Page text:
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Blackwell’s Collection Manager and the INNOPAC MARC Loader: Tools for Designing Efficient Acquisitions Workflows

Coordinator:
Marylou Colver, Blackwell’s Book Services
Presenters:
Eric Redman, Blackwell’s Book Services
Virginia Scheschy, University of Nevada, Reno


Collection Manager was developed by Blackwell’s as a Web interface that connects librarians and Blackwell’s New Titles System to allow the viewing of a library’s respective profile of collection development policies and interests.

Librarians may view individual titles that match their profiles. Each title in Collection Manager is annotated to indicate the status of the item in the database. Information is available to determine why a specific approval action was taken for each new title. The product has been enhanced to accommodate keyword searching.

Workflow between Blackwell’s Collection Manager and the INNOPAC online system was showcased after the design and theory behind the Collection Manager was discussed.

The concept of Collection Manager began in January of 1996, with the goal of putting library approval plan profiles online so that customers could view them and make changes online, if necessary. In preparation for the development of Collection Manager, Blackwell’s examined the workflow from beginning to end. Navigation tools of the Collection Manager facilitates the process of sending data to the INNOPAC MARC Loader. The loader profile that Collection Manager uses is based on a document supplied by Innovative that describes where the vendors should put local ordering information in the MARC record.

Additional acquisitions features that will also be available in June of 1998 include:

  1. The ability to determine why a form was supplied instead of the actual books.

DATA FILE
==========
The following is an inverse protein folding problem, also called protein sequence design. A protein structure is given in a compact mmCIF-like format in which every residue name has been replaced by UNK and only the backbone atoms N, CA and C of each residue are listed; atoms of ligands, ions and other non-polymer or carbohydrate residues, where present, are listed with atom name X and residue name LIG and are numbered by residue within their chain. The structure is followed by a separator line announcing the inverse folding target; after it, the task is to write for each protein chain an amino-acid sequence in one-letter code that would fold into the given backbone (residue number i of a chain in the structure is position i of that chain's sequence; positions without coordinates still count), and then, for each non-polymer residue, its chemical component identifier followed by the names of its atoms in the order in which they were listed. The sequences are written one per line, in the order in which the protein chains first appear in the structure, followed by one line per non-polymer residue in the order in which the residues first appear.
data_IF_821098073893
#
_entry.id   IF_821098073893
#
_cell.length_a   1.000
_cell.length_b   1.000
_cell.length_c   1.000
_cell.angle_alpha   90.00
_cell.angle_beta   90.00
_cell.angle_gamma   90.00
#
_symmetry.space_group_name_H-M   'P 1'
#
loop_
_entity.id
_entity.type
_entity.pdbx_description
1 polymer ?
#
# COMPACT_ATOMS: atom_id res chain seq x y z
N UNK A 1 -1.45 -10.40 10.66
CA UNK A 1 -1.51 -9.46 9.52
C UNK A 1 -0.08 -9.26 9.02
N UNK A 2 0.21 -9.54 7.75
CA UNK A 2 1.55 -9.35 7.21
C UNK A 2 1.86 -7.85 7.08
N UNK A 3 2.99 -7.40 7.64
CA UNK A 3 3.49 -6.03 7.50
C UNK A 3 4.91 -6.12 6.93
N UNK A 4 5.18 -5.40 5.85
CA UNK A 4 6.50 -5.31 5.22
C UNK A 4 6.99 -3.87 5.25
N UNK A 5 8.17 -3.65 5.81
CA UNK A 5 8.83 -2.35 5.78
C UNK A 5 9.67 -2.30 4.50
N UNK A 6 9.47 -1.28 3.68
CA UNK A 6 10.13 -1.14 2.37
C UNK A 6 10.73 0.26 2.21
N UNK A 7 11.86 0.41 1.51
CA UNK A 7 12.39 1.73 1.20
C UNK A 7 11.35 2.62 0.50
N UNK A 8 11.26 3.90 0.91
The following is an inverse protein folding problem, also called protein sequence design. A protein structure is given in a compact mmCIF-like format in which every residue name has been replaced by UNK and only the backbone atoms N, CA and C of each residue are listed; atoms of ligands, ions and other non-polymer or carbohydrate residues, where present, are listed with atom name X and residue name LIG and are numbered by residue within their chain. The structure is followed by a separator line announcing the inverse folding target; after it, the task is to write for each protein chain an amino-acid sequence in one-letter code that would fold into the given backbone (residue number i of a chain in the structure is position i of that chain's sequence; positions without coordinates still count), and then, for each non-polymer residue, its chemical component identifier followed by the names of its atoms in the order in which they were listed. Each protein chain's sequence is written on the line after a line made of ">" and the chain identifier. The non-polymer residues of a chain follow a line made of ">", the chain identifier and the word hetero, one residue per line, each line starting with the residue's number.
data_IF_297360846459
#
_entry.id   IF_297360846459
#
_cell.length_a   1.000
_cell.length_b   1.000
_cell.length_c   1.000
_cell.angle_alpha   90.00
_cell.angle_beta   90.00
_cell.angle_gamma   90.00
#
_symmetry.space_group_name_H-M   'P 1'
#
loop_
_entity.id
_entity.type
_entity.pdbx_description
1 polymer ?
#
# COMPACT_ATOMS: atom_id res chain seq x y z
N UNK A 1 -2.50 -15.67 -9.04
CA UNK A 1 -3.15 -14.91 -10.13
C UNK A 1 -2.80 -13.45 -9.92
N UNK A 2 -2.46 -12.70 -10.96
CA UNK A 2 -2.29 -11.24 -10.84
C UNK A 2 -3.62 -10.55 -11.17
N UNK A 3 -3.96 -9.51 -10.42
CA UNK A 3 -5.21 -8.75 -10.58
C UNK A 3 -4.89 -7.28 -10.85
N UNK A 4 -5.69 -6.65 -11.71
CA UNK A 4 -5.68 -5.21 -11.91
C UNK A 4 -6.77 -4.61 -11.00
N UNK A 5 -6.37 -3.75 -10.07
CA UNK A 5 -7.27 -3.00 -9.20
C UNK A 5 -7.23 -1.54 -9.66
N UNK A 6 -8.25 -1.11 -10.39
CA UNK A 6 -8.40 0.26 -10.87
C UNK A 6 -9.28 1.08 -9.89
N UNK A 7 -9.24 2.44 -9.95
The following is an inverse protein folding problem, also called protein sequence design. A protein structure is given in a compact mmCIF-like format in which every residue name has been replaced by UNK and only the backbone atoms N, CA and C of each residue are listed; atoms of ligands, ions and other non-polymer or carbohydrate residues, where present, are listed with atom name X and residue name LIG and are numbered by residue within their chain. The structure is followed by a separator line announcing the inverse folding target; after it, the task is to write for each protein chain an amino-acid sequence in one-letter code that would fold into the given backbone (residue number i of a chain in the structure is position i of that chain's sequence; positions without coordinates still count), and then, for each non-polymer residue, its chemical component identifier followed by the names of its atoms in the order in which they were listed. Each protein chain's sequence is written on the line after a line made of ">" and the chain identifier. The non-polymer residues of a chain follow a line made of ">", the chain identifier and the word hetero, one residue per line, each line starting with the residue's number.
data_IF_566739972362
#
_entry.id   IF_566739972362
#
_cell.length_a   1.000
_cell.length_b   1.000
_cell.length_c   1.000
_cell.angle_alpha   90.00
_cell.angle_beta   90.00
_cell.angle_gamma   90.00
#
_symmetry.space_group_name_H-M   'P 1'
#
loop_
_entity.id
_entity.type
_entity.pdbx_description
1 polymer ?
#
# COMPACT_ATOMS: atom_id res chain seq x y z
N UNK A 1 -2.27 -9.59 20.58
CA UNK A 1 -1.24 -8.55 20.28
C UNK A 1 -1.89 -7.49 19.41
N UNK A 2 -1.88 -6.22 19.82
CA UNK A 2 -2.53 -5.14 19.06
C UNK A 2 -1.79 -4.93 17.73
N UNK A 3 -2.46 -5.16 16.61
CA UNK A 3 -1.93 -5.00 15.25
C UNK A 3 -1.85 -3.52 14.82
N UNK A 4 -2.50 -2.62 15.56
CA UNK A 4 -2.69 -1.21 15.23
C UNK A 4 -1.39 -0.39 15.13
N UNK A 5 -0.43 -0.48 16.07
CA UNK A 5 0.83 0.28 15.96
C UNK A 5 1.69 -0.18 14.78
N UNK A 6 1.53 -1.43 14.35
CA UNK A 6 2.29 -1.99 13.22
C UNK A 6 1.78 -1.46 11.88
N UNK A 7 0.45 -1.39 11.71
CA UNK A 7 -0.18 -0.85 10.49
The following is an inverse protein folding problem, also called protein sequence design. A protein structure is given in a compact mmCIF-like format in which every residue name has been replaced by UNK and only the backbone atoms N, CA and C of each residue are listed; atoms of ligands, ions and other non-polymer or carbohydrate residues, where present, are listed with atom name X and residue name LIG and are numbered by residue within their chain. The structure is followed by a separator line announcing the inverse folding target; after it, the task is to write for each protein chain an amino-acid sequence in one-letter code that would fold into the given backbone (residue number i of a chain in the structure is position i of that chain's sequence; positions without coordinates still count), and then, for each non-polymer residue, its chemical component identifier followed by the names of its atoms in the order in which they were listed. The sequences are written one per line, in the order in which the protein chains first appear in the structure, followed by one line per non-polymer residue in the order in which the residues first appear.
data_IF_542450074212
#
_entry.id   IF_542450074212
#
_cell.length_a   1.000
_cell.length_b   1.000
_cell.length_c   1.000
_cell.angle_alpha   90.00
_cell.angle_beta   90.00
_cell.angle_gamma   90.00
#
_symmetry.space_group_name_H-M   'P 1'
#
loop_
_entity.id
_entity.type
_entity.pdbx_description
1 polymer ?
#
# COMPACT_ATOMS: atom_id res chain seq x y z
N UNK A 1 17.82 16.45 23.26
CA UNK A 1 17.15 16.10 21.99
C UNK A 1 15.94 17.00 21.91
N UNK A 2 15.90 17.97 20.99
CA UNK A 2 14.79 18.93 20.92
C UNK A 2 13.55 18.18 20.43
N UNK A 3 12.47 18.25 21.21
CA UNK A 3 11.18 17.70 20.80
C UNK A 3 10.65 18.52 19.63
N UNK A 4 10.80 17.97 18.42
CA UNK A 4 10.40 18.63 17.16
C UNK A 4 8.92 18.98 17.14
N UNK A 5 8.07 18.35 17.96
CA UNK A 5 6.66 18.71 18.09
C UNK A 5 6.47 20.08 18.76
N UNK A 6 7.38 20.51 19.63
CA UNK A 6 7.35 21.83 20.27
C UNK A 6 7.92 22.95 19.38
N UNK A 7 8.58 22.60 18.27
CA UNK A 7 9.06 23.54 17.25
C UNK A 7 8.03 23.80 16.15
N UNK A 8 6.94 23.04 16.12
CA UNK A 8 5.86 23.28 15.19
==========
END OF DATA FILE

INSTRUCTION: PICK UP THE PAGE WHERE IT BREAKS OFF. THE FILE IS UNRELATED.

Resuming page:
2. The ability to view, open, or approve orders.
  3. The ability to limit by fund code, requester, date, etc.

Once titles are marked as requests, the acquisitions staff can approve or reject the order. If it is approved, a MARC file of these titles can be exported and stored on Blackwell’s servers. The library can then connect to Blackwell’s server and ftp the file to their respective systems. A future enhancement will be the ability to tie in full MARC services to Collection Manager.

Virginia Scheschy then discussed the workflow of Collection Manager from the INNOPAC side as used at the University of Nevada, Reno. She reviewed the Collection Manager as it exists today and explained the MARC loader program (without invoice) to determine what specific data Blackwell and INNOPAC could supply. There is a good possibility that the INNOPAC MARC Loader software can receive variable length field data as well as fixed field data. This is especially useful for fields such as “selector” and/or “requestor.” The workflow as summarized by Virginia includes:

  1. Display of New Titles Lists.
  2. Limit list by specified criteria.
  3. Decide to acquire, hold for later review, or request acquisition.
  4. Input quantity, fund, and/or department order information.

The Collection Manager is designed to work in conjunction with the INNOPAC software and works quite well. There were over 50 persons in attendance, which illustrated the interest that librarians have regarding incorporating more efficient workflows into their operations. Once the new features of Collection Manager are incorporated, it should make a significant impact on all aspects of technical services and the library in general.


Recorded by: Euthena Newman, North Carolina A&T State University

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